The challenges of living with aphasia can sometimes cause further problems.
Many people with aphasia experience episodes of what is sometimes called a catastrophic reaction. This is where a person suddenly experiences overwhelming feelings of frustration, anger, depression or a general feeling that they cannot cope with their immediate situation.
Signs of a catastrophic reaction include:
- crying or laughing uncontrollably
A catastrophic reaction is often triggered when a person with aphasia becomes acutely aware of their communication difficulties. Therefore, it commonly occurs at the start of a course of speech and language therapy.
If someone in your care experiences a catastrophic reaction, you should remain as calm as possible and try to reassure them these feelings will pass and everything will be alright.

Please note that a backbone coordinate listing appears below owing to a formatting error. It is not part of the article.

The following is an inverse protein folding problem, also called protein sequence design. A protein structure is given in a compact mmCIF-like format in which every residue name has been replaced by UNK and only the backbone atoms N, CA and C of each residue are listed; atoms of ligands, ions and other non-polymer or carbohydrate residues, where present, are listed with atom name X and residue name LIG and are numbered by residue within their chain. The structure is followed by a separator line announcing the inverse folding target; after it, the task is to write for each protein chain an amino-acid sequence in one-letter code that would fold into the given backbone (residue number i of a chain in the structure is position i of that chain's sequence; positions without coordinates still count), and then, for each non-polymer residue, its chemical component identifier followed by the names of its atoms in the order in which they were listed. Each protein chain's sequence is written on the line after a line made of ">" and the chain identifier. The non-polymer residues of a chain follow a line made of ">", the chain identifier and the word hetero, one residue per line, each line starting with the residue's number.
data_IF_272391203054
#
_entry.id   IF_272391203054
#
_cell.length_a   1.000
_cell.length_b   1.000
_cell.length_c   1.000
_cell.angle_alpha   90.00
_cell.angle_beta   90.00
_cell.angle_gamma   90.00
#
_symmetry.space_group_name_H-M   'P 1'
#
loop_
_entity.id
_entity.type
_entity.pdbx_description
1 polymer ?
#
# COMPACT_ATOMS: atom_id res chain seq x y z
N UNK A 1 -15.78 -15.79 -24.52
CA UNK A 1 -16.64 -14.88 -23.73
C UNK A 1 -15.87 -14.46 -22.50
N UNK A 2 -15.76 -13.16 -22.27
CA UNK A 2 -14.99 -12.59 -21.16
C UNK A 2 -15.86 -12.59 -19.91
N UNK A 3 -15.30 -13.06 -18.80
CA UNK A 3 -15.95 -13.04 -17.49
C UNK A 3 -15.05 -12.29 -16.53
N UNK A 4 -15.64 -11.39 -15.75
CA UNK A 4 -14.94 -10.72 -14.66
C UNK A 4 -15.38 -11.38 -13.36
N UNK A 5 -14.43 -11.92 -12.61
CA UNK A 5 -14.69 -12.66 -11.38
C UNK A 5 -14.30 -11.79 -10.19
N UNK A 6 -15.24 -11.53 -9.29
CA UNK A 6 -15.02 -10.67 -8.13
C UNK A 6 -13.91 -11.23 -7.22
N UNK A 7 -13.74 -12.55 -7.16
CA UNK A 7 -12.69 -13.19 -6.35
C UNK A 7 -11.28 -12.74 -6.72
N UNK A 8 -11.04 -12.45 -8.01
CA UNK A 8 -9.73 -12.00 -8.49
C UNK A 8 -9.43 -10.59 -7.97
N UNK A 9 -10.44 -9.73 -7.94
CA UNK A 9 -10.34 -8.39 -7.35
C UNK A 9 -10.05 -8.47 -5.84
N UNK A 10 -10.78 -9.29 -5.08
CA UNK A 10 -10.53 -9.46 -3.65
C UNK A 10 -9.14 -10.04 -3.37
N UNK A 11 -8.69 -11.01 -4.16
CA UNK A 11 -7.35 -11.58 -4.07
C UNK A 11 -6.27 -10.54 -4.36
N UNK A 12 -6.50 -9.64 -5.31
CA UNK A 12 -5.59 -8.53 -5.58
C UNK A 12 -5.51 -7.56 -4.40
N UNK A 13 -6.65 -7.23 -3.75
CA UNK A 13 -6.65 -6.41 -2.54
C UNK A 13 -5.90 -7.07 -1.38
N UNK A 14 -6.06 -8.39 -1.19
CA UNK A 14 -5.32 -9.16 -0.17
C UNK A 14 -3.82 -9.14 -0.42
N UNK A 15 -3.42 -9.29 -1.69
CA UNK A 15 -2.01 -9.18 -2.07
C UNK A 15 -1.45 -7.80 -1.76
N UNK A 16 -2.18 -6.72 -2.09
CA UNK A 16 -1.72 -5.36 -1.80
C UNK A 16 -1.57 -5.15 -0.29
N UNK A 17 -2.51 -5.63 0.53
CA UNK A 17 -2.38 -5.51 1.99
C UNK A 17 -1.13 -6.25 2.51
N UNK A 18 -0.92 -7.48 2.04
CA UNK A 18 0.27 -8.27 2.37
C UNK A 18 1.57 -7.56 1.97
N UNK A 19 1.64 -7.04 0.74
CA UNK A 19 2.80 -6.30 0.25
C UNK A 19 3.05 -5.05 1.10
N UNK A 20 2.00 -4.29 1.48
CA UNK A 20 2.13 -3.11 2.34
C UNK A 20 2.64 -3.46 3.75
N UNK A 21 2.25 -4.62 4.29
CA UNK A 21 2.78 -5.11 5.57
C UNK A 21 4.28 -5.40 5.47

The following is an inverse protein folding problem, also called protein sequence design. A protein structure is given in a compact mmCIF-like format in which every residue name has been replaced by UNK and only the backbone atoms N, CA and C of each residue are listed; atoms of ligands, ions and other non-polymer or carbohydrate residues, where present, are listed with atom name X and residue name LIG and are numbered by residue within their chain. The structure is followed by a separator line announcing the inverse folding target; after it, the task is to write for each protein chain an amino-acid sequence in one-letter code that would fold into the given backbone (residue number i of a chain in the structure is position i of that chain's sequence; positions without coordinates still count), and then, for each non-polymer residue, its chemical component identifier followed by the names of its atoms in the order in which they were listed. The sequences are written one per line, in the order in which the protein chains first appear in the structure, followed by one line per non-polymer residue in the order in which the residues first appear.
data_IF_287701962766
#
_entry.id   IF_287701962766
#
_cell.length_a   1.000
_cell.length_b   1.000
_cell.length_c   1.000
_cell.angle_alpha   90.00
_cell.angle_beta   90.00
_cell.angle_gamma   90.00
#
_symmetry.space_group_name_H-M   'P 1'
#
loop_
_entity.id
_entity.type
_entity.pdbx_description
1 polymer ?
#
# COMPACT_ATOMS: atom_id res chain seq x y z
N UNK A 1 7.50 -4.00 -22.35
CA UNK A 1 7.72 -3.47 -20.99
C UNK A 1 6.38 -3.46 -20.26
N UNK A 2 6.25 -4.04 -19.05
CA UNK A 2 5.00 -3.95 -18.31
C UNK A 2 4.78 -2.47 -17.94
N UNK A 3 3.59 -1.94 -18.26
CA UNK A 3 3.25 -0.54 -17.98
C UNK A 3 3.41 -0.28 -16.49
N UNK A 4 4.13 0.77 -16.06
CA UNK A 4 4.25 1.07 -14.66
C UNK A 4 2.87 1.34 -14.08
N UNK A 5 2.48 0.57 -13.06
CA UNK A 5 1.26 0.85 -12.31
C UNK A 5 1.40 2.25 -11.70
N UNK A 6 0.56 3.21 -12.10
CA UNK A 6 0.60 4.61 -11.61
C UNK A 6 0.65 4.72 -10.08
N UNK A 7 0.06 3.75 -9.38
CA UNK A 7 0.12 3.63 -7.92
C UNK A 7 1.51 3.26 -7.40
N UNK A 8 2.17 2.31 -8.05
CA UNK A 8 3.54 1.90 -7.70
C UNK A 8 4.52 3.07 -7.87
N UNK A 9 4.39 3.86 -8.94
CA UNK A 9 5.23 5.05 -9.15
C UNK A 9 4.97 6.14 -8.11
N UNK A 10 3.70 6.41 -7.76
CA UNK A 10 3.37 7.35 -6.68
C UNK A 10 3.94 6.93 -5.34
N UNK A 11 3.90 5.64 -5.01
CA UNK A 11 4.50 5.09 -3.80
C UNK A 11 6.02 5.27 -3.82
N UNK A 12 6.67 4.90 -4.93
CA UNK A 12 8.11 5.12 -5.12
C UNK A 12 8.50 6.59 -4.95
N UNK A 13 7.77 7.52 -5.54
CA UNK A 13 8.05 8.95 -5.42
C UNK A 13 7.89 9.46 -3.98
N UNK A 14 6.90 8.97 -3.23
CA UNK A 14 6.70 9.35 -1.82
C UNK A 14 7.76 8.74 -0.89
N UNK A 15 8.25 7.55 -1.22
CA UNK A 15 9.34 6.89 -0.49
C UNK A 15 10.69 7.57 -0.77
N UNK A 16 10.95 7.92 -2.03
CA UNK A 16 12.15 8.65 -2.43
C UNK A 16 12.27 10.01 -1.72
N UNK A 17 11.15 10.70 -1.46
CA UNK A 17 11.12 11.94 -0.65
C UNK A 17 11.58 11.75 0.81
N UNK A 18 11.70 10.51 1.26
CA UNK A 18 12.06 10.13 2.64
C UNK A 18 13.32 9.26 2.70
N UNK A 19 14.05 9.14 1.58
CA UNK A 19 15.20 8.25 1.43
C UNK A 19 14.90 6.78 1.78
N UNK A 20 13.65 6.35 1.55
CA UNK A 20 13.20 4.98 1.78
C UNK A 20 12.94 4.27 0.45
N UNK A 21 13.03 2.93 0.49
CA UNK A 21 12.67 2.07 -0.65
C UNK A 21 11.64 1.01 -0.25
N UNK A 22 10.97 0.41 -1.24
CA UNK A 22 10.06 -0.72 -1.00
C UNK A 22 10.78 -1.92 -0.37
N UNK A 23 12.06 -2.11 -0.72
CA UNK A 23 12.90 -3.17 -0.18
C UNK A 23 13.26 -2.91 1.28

Because losing the ability to communicate can be a devastating experience, depression is a common complication of aphasia.
Research suggests as many as 8 out of 10 people with aphasia will experience at least one episode of depression.
Due to obvious communication problems, it may be difficult for someone with aphasia to let others know they are feeling depressed. Possible signs that a person with aphasia may be feeling depressed include:
- lack of energy
- little interest or enthusiasm in speech and language therapy
- lack of appetite
- weight loss
- withdrawing from social contact with others
- insomnia (difficulty sleeping at night)
If you are concerned someone you know with aphasia may be depressed, if possible, encourage them to communicate how they feel and whether they think they may benefit from treatment for depression. You should also make your concerns known to a member of their care team.
The types of anti-depressant known as selective serotonin reuptake inhibitors (SSRIs) have proved to be moderately effective in treating depression in people with aphasia.